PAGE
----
Justine Laymond became the first double lung transplantee to take part in the Clipper Race. She signed up for leg 8 (New York to UK) and wasn't sure what to expect...
Lungs went sailing cont 3
I confided in another crew member who suggested I speak to our skipper. I was lucky; Piers said whatever we need to do to keep you onboard we will do, so you can achieve your goal! A new shift was designed for me from 6am-12noon with the first watch, and then 12noon-6pm on the second watch. This was a god send, and meant my body had overnight to rest/repair. Saying that, even though my body was able to rest – you don’t get to sleep much with the noise of the sea/wind/chatter of watch change over’s and moving of sail bags in the sleeping quarter. Plus, where I slept had the engine by my head and coffee grinder above. You get the picture, but I was extremely grateful and would generally get into my bunk at 8.30pm and awake for the 5.30am start.
My crew were very supportive and that helped too. Putting aside the sailing, the aspect being cooped up in a small space challenges everyone mentally – especially when sleep deprived/hungry. You will find some people you just ‘click’ with and others not, and then the odd one or two never wanting to see again. Probably, like in any environment or perhaps working in an office. However, this is part of the mental aspect learning to deal with various personalities and if clashes, to deal with it and carry on getting on for the harmony of the team.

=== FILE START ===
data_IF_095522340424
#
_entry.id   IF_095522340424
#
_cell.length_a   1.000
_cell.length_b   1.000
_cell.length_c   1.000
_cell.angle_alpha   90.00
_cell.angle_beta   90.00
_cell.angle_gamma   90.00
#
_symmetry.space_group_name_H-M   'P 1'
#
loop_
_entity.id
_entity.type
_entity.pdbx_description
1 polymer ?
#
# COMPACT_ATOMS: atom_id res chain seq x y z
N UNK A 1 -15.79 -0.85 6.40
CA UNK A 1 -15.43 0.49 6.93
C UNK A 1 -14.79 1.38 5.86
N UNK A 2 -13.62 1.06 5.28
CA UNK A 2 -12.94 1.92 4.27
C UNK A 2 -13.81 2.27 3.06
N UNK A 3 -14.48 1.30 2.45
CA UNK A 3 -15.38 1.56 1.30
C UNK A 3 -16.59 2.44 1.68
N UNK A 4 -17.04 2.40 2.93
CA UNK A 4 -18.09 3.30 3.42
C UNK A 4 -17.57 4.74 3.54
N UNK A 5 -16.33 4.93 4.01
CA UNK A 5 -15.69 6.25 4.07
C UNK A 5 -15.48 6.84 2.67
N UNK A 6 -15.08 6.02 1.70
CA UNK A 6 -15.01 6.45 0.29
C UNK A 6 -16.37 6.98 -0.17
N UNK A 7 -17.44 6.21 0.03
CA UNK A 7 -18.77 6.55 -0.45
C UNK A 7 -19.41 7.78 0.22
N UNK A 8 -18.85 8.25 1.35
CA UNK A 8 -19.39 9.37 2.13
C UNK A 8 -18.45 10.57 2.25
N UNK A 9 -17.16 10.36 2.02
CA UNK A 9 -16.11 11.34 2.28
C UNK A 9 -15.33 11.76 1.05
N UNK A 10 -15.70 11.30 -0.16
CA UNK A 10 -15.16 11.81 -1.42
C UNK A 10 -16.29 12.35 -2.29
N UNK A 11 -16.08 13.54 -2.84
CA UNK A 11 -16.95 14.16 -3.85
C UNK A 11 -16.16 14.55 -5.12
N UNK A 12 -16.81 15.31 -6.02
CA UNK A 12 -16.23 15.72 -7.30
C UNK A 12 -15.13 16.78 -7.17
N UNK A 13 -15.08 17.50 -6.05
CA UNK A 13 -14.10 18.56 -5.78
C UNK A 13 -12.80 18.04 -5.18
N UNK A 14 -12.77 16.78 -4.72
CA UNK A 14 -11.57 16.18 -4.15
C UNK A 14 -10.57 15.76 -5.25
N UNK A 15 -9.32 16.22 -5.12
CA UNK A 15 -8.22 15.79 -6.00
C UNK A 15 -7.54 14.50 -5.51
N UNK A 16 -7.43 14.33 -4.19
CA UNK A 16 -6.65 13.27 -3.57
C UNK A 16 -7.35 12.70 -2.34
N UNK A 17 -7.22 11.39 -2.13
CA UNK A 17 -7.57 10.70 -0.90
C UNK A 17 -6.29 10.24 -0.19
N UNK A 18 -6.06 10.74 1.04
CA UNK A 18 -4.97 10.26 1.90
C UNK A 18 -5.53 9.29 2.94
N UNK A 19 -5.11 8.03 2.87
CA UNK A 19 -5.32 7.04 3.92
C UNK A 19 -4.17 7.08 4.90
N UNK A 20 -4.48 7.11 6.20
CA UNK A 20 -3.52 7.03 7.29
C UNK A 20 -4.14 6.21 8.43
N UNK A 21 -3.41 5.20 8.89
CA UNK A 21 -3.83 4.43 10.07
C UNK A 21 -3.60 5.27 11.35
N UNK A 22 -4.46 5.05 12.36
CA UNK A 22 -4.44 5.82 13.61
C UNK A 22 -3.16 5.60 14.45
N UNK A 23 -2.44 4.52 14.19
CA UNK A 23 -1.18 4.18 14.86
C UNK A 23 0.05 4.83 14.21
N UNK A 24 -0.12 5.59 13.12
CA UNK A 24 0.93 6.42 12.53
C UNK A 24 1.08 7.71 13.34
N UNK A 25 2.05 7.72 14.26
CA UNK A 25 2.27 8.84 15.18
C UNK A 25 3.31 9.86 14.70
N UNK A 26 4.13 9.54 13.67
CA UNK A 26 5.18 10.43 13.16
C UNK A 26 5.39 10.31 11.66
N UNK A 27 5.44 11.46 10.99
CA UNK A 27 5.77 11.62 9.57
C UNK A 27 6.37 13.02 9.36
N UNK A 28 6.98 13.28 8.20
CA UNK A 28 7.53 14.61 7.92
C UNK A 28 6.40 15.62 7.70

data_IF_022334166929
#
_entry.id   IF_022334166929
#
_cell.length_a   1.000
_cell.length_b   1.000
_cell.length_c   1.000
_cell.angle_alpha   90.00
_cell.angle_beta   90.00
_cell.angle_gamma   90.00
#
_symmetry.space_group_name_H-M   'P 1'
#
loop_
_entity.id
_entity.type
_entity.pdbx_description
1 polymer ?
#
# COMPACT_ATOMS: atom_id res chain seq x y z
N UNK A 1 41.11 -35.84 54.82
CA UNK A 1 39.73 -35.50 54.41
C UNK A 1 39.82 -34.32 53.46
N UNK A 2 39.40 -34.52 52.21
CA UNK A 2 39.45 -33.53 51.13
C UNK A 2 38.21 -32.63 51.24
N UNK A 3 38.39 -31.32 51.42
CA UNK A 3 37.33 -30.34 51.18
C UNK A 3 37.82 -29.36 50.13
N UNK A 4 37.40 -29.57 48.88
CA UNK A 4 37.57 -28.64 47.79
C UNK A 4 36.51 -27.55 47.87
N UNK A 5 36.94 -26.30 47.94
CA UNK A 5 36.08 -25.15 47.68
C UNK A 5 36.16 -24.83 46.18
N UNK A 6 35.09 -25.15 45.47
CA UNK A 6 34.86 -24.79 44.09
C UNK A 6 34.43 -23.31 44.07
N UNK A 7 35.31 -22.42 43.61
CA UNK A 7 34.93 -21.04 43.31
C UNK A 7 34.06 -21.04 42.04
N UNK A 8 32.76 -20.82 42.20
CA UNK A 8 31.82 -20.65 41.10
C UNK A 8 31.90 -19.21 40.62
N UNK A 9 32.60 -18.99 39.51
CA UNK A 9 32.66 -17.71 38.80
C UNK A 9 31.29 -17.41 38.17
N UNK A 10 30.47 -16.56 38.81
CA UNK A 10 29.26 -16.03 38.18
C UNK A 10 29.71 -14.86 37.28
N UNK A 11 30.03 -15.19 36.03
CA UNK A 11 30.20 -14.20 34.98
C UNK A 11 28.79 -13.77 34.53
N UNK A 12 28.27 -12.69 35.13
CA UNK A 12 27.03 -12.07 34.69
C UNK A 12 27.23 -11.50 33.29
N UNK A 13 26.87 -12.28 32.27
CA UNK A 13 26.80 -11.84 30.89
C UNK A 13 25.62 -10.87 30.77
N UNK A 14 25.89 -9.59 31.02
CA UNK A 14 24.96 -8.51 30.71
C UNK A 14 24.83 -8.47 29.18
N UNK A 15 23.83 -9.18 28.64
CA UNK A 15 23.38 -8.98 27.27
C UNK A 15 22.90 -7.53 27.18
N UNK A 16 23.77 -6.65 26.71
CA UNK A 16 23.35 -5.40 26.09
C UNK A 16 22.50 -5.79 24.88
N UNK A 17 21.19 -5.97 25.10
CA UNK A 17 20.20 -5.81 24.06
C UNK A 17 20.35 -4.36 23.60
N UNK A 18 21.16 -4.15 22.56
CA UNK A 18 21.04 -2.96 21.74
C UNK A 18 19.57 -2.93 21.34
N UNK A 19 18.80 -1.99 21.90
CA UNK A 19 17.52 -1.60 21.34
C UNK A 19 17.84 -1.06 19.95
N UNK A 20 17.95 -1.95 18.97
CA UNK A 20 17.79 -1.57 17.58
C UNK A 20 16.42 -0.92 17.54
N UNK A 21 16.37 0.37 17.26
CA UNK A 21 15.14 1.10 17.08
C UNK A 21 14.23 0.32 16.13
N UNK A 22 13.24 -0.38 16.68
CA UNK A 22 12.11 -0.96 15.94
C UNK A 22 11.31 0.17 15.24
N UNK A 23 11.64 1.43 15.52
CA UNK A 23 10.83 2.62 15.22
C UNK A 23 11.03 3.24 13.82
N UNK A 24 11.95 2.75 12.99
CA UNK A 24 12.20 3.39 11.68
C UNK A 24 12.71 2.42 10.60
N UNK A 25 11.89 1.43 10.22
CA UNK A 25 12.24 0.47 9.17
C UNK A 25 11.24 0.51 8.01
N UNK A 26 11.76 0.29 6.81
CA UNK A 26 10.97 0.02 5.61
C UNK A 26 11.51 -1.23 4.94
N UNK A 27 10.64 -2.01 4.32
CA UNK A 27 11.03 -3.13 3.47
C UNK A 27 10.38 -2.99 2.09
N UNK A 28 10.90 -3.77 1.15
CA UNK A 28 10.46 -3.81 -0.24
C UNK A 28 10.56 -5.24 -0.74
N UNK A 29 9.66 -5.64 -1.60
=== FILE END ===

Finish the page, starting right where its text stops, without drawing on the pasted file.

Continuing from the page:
I wasn’t sure when writing my own personal blog if I would mention someone who confronted me, but, decided I would (obviously no naming) as part of my experience. Being told I had no right to be on the yacht and other things. I got back on deck and cried my eyes out, I was so hurt (guess I still am). But, that person did have a right to tell me and as said above better to get things out and move on. For the rest of my journey, I made things ok as didn’t want any animosity to affect our crew. But, I did think about what was said and went back to this person to say ‘whatever I achieve is an achievement for me and I have every right to be here!’
And after 15 days sailing the Atlantic Ocean I made history as the first double lung transplantee in the world to have done so! Karma 🙂 Even, though it may seem I had lows, I had many highs too – and I loved being at sea seeing the natural wildlife. The beauty of dolphins swimming and showing off, as they performed what seemed like a dance in front of the yacht. Or, the times seeing the occasional whale and birds sweeping onto the yacht to say hello. The glorious sunrise and sunset in the middle of the ocean, and capturing these moments like a scene never viewable on land. The smell of the fresh air with no toxins/smoke, or maybe I notice that more because of my lungs.